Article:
The predictor variables were derived from the TSX time series and consisted of: HH and HV Sigma Nought intensities; the Cross-polarized Ratio (cR); the Kennaugh Matrix elements K 0 and K 1 ; and the Gray Level Co-occurrence Matrix (GLCM) texture measures (Table 3). The cross-polarized ratio can be used to determine the relative increase or decrease in the HV-channel and is an indicator for volume scattering. Texture metrics characterize image texture or transitions between graytone levels and thereby help to identify targets of interest [70]. However, note that the texture metrics degrade the spatial resolution. The metrics were calculated using the GLCM with a 7 × 7 moving window. The cross-polarized ratio and the texture values were extracted from the reference objects and added to the reference dataset. The multi-temporal classification schemes SN C1 and KE C1 were executed to evaluate the feasibility of the SN and KE data for land cover classification. In addition, the added value of texture predictors was tested by scheme SN C2 and KE C2 (Table 4).

3.3.3. Random Forest Classifier

A Random Forest (RF) classifier, optimized for each specific classification scheme, was used to classify land cover (Table 4). A RF [71] builds numerous decision trees, with each tree consisting of a randomly selected sub-sample, the out-of-bag (OOB) sample. A random subset of input predictor variables is selected, and the best predictor variable is chosen to split the data into homogenous sub-classes. The process continues until the tree is fully grown [71]. The number of trees in the forest is set by the parameter, ntree, and the number of input predictors to select the best split variable is mtry. The OOB error rate is the prediction error of the OOB- sample of the data. The importance of predictor variables is given in Mean Decrease Accuracy (MDA) and Mean Decrease Gini (MDG). In this study, we use the MDA to rank the predictor variables. The MDA is a measure of prediction strength for each variable. The rate of accuracy decrease, as the predictor variable values are randomly removed from the tree, is averaged over the total trees in the forest. RF is a good classification method for spatially variable data, such as polarimetric SAR, since it is a non-parametric method which is robust for noise and outliers [71]. Furthermore, overfitting is reduced due to the random selection of OOB samples [71].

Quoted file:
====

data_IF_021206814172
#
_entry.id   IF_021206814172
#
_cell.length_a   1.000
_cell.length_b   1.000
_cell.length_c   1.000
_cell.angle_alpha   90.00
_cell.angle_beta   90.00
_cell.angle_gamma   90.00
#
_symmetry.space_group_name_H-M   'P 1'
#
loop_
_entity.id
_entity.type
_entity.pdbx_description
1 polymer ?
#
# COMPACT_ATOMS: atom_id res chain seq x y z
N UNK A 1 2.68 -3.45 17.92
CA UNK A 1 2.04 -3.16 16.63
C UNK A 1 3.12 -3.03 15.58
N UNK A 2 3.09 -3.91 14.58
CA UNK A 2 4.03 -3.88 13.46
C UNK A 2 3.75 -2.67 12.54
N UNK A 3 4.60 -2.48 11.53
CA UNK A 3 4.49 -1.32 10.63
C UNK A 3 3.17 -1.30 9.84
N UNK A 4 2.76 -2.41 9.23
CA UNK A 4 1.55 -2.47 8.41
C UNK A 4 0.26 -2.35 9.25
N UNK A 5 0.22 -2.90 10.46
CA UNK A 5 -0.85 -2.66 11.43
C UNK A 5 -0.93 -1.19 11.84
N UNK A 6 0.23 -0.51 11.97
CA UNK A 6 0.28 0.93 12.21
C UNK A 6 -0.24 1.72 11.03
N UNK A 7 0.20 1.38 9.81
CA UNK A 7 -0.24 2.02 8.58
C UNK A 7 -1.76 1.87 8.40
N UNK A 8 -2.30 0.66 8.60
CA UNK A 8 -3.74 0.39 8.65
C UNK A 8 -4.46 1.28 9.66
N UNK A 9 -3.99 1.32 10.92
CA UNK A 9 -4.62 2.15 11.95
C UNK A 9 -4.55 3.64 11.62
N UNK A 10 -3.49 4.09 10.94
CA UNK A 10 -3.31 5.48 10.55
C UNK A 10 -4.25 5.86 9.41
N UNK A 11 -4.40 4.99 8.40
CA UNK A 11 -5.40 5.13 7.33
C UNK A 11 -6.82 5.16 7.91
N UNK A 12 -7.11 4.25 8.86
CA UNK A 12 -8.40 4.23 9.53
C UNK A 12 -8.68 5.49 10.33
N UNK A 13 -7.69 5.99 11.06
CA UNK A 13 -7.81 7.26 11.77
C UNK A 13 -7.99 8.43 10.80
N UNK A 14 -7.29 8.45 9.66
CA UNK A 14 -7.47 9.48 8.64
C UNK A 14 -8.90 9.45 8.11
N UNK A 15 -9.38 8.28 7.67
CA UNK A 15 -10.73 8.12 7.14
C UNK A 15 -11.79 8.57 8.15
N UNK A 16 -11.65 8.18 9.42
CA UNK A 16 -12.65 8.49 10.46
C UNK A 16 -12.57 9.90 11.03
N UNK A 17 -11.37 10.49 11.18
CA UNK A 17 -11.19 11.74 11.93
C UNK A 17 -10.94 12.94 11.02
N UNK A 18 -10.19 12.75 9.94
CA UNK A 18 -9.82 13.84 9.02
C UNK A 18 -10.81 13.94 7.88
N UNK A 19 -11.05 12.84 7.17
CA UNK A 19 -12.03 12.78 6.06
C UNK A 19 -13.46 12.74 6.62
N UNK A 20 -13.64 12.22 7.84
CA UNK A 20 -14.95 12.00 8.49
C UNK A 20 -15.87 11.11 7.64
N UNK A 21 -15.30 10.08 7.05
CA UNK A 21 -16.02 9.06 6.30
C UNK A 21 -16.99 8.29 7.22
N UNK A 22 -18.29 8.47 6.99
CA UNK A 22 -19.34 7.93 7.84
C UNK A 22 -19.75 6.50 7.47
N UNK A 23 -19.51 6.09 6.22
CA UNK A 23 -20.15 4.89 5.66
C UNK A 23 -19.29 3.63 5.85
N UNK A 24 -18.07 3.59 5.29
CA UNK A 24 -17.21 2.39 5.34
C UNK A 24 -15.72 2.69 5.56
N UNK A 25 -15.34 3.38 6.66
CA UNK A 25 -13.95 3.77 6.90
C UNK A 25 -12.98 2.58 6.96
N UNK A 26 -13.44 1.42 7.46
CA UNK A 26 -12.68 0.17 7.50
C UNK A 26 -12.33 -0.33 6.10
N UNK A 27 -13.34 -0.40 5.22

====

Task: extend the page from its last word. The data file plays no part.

The land cover classification was performed using the RandomForest [72], caret [73], and varSelRF [74] libraries in R statistical software version 3.6.3 [57]. For each classification scheme, the optimal model was selected by detecting the best tuning parameters and selecting the most favourable set of predictors. First, the reference dataset was split into training (70%) and validation (30%) data using a stratified random sampling approach based on the land cover class. Then, a baseline RF model was developed from the training data, using the default values for the parameters mtry and ntree. The mtry default value is the square root of the number of predictors, and the ntree default value is 500 trees [71]. The next step involved tuning these model parameters using a 10-fold cross-validation for evaluation. A 10-fold cross-validation randomly splits the training dataset into 10 groups, where each group is set aside as validation data and the remaining groups are used to train the model. The highest accuracy value was used to select the optimal value for mtry. The optimal number of trees was selected when the OOB RMSE stabilized. After tuning, two predictor variable sets were tested: set one used all predictors as input data (RF1) and set two used the optimal set of predictors selected by the varSelRF package (RF2). The optimal RF model for each classification scheme was selected by evaluating the overall accuracy (OA), the model complexity, and the computational efficiency. Finally, the selected optimal model was used to classify the Komakuk Beach study area. The classification schemes were compared by analyzing the confusion matrices, the variable importance plots and the land cover maps. Olofsson et al. [75] recommended to report User’s Accuracy (UA), Producer’s Accuracy (PA), and Overall Accuracy (OA). The UA and PA can help to describe similarities and differences in polarimetric response for the land cover types, and the variable importance plots can indicate which predictors are most important for land cover mapping.